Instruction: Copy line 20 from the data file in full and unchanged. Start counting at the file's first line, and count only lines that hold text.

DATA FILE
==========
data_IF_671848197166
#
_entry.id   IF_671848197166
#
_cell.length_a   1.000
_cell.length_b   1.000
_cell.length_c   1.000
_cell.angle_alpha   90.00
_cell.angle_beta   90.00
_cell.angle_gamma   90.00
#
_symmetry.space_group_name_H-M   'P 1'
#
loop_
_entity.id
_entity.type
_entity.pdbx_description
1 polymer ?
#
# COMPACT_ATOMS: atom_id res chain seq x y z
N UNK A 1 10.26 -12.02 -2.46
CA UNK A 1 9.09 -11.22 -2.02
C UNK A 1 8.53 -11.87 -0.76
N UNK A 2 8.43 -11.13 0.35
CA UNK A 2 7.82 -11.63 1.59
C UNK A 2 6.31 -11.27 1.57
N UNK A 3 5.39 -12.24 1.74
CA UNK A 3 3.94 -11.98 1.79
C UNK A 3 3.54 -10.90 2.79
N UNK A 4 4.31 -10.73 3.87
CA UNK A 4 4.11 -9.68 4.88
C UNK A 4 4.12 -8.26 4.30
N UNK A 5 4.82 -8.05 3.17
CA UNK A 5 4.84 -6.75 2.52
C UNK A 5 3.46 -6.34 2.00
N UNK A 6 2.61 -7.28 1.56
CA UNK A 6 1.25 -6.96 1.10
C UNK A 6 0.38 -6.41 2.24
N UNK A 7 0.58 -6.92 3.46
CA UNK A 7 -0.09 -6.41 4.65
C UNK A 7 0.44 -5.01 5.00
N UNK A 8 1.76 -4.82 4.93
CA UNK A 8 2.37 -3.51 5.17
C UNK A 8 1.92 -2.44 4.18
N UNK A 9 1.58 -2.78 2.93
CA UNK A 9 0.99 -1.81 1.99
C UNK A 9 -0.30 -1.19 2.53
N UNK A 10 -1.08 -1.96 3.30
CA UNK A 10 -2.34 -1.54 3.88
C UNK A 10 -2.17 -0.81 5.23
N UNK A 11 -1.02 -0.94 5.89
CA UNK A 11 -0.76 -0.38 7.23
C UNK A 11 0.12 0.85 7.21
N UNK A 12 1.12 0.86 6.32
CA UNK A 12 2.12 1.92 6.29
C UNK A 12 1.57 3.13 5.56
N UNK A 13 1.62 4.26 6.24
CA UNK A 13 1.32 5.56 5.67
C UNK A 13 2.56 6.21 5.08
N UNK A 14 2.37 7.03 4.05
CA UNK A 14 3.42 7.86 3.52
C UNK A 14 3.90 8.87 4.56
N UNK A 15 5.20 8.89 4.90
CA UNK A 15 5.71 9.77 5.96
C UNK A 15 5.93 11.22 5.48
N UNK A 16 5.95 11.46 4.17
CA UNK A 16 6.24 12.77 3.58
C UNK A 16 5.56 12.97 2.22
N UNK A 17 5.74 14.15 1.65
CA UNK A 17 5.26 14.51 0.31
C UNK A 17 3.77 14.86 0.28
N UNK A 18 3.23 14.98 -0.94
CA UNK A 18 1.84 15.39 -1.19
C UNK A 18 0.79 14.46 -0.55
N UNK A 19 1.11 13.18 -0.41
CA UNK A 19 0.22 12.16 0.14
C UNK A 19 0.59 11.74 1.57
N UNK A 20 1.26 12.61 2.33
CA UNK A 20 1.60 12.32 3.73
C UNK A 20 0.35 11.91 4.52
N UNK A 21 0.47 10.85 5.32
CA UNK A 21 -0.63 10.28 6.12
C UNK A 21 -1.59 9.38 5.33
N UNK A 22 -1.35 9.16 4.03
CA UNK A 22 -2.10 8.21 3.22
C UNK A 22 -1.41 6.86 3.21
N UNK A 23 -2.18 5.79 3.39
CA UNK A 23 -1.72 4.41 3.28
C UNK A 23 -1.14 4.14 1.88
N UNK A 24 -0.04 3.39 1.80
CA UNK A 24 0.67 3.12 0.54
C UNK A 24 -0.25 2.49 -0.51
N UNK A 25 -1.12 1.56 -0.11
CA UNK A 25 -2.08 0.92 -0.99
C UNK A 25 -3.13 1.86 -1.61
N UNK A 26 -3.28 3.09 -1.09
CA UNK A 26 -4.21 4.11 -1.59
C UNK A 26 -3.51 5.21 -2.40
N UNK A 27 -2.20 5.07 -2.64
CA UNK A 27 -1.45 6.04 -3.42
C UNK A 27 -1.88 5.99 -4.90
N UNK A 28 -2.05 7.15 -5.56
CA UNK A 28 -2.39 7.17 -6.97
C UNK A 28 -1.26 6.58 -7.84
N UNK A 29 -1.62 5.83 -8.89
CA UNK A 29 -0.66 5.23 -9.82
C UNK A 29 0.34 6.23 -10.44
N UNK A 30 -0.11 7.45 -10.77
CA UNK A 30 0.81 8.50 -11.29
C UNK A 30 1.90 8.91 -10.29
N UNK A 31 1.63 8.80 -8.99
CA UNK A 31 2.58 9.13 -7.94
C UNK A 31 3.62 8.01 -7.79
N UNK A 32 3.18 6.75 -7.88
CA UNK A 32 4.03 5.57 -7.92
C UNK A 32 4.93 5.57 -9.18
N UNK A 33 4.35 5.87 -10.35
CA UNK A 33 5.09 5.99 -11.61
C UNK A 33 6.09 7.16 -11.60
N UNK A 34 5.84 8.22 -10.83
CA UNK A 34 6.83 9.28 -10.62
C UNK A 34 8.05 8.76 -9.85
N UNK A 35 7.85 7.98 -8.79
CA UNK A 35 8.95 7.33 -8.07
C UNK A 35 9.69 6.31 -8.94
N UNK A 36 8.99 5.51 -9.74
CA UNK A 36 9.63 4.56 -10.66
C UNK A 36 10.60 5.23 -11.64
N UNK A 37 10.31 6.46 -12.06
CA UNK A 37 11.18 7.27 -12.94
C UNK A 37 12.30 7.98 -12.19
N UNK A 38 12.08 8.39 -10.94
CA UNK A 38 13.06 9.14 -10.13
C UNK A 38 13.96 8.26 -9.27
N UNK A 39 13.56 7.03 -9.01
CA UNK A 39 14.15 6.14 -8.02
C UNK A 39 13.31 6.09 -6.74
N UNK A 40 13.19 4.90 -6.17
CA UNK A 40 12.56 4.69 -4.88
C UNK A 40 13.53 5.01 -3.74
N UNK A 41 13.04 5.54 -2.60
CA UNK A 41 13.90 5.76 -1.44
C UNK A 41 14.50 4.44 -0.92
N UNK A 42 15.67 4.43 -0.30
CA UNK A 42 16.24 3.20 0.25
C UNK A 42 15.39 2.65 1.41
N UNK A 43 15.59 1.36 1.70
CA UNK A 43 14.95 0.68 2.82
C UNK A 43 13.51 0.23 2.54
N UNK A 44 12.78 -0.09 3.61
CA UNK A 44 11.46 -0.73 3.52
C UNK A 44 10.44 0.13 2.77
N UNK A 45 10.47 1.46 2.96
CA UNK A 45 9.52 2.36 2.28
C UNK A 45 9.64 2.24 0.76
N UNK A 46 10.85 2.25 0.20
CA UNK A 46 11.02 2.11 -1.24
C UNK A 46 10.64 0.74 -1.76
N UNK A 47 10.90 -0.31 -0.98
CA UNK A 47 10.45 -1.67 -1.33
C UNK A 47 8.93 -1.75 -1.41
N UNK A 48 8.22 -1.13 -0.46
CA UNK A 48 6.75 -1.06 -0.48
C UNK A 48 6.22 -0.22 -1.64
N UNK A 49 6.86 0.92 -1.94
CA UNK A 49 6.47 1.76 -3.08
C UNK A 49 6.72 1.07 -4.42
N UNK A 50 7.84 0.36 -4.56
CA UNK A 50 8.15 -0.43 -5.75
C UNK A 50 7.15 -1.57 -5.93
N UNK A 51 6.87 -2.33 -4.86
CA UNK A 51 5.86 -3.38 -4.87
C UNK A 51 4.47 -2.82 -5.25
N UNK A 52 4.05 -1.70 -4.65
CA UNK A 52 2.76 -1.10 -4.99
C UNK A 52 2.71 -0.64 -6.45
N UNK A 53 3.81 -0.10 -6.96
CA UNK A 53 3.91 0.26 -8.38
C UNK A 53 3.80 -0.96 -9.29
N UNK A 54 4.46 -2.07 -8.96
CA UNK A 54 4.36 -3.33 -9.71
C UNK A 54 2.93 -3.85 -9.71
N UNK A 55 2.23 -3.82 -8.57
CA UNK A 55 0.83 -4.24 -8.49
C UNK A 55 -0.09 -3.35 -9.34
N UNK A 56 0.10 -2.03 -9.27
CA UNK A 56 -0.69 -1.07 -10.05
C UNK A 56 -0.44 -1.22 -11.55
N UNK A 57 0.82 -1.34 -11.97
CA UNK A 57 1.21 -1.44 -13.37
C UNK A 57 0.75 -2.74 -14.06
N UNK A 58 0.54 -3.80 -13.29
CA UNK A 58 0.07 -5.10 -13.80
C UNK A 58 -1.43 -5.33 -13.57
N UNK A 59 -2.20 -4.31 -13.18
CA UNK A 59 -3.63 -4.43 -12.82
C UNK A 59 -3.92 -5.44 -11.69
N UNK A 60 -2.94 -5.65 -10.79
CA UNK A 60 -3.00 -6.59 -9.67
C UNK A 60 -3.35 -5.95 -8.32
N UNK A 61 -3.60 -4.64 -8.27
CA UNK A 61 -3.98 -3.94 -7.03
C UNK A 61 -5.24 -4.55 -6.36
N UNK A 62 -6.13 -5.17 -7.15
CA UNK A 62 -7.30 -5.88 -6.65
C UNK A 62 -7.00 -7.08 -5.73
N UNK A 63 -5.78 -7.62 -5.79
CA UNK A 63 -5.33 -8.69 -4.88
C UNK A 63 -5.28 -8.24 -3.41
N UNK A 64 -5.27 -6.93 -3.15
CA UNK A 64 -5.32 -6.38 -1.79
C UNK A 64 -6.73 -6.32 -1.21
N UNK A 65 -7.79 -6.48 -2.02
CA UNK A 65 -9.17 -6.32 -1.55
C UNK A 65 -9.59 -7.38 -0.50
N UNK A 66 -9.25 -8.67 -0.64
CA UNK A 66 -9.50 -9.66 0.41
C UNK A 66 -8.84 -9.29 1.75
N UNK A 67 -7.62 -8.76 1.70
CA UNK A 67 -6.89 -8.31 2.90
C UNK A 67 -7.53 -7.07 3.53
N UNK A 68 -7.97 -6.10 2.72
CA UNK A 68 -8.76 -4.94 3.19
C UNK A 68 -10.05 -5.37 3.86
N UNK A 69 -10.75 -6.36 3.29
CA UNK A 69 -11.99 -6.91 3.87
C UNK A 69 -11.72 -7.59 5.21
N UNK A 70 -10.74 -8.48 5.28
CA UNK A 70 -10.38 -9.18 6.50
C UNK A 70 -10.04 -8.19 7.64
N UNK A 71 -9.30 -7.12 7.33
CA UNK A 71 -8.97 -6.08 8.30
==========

# COMPACT_ATOMS: atom_id res chain seq x y z